Boston Dynamics’ Spot robot strengthens its position in a niche market – TechTalks
This article is part of our series exploring the business of artificial intelligence
Boston Dynamics has just released the latest update to its famous Spot quadruped robot, giving it better ability to perform inspections and collect data without human intervention.
Called Spot Release 3.0, the new update adds “flexible battery life and repeatable data capture, making Spot the data collection solution you need to make inspection tours safer and more efficient.”
Unlike many other Boston Dynamics ads, this one doesn’t come with a flashy video. But it could have a huge impact on Spot’s position in the industrial mobile robot market, where it can reduce the costs of IoT instrumentation and the risks of exposing human operators to environmental risks.
One of the main features of Spot is Autowalk, a system that allows the robot to record and repeat trips. An operator guides the robot throughout the journey using the remote control interface. The robot remembers the path and can repeat when asked to do so. Autowalk can be used for inspection missions in industrial facilities, mines, factories and construction sites.
The new update improves Autowalk, reducing the need for human guidance and intervention. Robot operators can now edit Autowalk missions and add actions such as capturing images, reading indicators, or executing third-party code. Spot has also received better planning abilities and can find the best path to perform target actions. Its orientation ability has also been enhanced to accommodate changes in its inspection paths such as new obstacles. And it can be programmed to perform scheduled inspections without human supervision during off-peak hours.
Boston Dynamics has also improved Spot’s data collection and processing capabilities, including the ability to take images at the same angle during Autowalk cycles and have them processed through deep learning models run on the device. or in the cloud.
Spot was designed to facilitate the challenges of remote inspection by handling different terrains, slopes and obstacles. The new update aims to make Spot more self-sufficient and less dependent on human assistance.
Integration with the cloud
Another great feature of the new update is the improved compatibility with cloud services from Microsoft, Amazon, and IBM. Spot detection capabilities can be an alternative to manual data logging or IoT instrumentation, installing smart sensors on old infrastructure.
This functionality automatically integrates the data collected during Spot’s Autowalk into a larger workflow based on company data. The data can be combined with other sources of information and processed with analysis and machine learning tools for tasks such as tracking trends, detecting anomalies, and triggering warnings.
Is Spot Worth Its Price?
The place is expensive. The Explorer model costs $ 74,500. The Enterprise model, more suited to industrial environments, is more expensive, although the price is not listed on the company’s website. When used in industrial environments, it should be equipped with additional accessories such as 360 degree inspection camera ($ 29,750), lidar sensor ($ 18,450) or GPU processor for inference in-depth learning on the device ($ 24,500).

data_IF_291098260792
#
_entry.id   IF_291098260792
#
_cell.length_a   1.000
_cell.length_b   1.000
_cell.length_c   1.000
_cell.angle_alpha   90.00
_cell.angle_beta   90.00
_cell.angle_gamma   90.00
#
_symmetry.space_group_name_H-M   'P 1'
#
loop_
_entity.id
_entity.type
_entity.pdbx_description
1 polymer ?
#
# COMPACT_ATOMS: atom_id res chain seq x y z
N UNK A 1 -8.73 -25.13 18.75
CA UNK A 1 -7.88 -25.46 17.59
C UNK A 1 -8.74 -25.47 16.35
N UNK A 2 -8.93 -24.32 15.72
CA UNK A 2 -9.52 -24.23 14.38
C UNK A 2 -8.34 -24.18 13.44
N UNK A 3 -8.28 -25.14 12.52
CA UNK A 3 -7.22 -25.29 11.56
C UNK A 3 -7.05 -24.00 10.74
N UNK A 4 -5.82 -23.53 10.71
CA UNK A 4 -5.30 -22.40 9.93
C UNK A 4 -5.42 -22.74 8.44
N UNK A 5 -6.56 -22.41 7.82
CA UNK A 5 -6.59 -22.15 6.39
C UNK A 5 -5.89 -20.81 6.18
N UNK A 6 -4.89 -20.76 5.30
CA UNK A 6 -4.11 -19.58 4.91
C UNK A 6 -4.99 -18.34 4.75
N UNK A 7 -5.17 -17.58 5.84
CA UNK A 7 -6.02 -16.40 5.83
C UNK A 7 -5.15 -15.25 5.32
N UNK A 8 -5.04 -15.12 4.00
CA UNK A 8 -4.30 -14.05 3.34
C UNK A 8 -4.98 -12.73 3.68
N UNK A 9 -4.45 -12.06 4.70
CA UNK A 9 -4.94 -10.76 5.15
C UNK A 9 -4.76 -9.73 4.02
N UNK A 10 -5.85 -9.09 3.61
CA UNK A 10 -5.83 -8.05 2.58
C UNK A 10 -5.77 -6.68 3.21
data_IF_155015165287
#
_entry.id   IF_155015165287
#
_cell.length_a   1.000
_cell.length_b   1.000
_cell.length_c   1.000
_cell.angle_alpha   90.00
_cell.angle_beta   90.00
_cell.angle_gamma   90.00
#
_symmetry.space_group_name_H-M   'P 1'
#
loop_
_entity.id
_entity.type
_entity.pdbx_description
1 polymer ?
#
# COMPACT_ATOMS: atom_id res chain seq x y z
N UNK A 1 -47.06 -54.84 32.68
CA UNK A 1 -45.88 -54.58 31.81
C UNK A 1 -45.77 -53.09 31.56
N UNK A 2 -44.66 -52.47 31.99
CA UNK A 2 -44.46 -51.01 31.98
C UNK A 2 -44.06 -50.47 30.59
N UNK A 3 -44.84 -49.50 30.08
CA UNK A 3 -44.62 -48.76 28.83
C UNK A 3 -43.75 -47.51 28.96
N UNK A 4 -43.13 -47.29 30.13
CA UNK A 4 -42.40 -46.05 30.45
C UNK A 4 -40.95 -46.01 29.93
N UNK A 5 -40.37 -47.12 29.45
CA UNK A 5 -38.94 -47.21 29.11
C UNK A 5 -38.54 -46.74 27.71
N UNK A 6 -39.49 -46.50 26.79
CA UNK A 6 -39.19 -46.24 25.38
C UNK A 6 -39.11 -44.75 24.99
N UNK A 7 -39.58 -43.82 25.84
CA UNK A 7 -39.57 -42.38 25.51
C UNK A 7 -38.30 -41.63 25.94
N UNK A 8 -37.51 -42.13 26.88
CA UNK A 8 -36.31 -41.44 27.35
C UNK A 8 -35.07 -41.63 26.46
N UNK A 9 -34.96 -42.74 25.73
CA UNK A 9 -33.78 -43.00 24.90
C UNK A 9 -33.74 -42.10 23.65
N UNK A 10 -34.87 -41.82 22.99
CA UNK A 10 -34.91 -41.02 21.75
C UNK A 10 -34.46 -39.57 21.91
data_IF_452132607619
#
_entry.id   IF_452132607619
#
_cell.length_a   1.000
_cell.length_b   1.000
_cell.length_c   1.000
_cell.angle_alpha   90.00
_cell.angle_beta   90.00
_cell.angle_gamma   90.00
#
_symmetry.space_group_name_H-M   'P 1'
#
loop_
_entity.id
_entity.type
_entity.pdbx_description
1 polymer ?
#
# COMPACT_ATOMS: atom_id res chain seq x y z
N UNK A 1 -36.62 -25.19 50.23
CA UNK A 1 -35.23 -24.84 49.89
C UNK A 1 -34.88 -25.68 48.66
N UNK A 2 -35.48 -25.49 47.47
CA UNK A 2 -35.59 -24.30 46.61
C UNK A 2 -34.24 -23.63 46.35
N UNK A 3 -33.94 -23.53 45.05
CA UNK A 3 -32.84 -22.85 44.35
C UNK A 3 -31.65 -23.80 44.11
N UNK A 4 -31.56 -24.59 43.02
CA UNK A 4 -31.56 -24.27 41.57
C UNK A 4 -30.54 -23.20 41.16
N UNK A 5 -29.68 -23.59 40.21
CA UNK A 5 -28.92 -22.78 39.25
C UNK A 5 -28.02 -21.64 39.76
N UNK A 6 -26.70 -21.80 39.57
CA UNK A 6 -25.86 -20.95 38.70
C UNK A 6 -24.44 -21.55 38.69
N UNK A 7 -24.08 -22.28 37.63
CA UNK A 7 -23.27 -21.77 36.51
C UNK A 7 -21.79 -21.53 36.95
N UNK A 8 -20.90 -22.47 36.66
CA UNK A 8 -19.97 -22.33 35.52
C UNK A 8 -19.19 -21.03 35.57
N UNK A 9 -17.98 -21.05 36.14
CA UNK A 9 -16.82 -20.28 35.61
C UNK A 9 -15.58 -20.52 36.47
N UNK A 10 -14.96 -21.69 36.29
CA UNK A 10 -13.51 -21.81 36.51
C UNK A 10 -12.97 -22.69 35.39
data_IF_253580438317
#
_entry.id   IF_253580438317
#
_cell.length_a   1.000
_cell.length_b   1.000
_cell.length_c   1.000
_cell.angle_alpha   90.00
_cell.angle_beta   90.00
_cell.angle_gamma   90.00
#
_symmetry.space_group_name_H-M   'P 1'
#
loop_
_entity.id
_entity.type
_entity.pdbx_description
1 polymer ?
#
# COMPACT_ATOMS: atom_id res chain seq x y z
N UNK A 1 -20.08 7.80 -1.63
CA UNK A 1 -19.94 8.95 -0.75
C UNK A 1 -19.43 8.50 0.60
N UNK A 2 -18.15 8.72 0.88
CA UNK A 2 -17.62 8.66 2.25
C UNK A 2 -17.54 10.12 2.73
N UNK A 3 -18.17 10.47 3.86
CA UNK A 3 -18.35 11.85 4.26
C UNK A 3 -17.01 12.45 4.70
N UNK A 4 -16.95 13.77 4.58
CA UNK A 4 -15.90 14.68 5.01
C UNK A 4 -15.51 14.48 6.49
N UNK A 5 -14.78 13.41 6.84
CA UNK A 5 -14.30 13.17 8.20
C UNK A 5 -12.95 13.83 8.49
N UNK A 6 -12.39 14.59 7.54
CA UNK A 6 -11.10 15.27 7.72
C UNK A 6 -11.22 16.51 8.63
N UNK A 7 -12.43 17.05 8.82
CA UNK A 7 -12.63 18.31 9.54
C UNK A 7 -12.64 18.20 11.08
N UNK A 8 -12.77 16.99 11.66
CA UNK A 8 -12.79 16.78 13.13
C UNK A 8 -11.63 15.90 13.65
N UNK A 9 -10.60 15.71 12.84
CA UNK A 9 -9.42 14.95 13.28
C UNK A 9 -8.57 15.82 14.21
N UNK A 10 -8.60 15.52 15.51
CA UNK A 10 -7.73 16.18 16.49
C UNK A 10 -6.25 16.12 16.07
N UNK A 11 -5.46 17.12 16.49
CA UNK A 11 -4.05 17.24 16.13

Quadrupedal robots aren’t the only game in town. Industrial drones can perform many inspection tasks that Spot and other similar robots do. But drones are limited by battery life and weight. They cannot be fitted with heavy equipment such as high fidelity lidars and power hungry GPUs.
Spot’s evolution over the past two years has made it an optimal choice for environments where the environment is too dangerous to send human operators and where internet connectivity is unstable or nonexistent and where you need a robot. able to perform tasks at a highly autonomous level. . Interestingly, two recent videos on the Boston Dynamics YouTube channel show that Spot is used in mines, which have these exact characteristics.
Spot can be fitted with heavy data collection and processing equipment and once it has been programmed to perform an Autowalk routine it can repeat it with little or no human intervention. The Enterprise model also supports an auto-charging docking station (price not shown), eliminating the need to manually recharge the robot between inspection routines.
And the new update will improve Spot’s battery life in harsh environments.
Considering the high costs of IoT instrumentation and the risks of sending human inspectors to hazardous industrial environments, Spot might be worth its insane price. In product management parlance, Spot seems to have achieved “product / market fit” meaning that it solves the problems of a specific market in a way superior to its alternatives. This is a positive development for Boston Dynamics, which has tried to create a viable business model around its extremely expensive research. And the new update allows Boston Dynamics to boost Spot’s value and potentially expand its market.
So while Spot will continue to feature in YouTube videos with Atlas and other Boston Dynamics bots, his real job will be to roam dark places humans can’t or won’t go.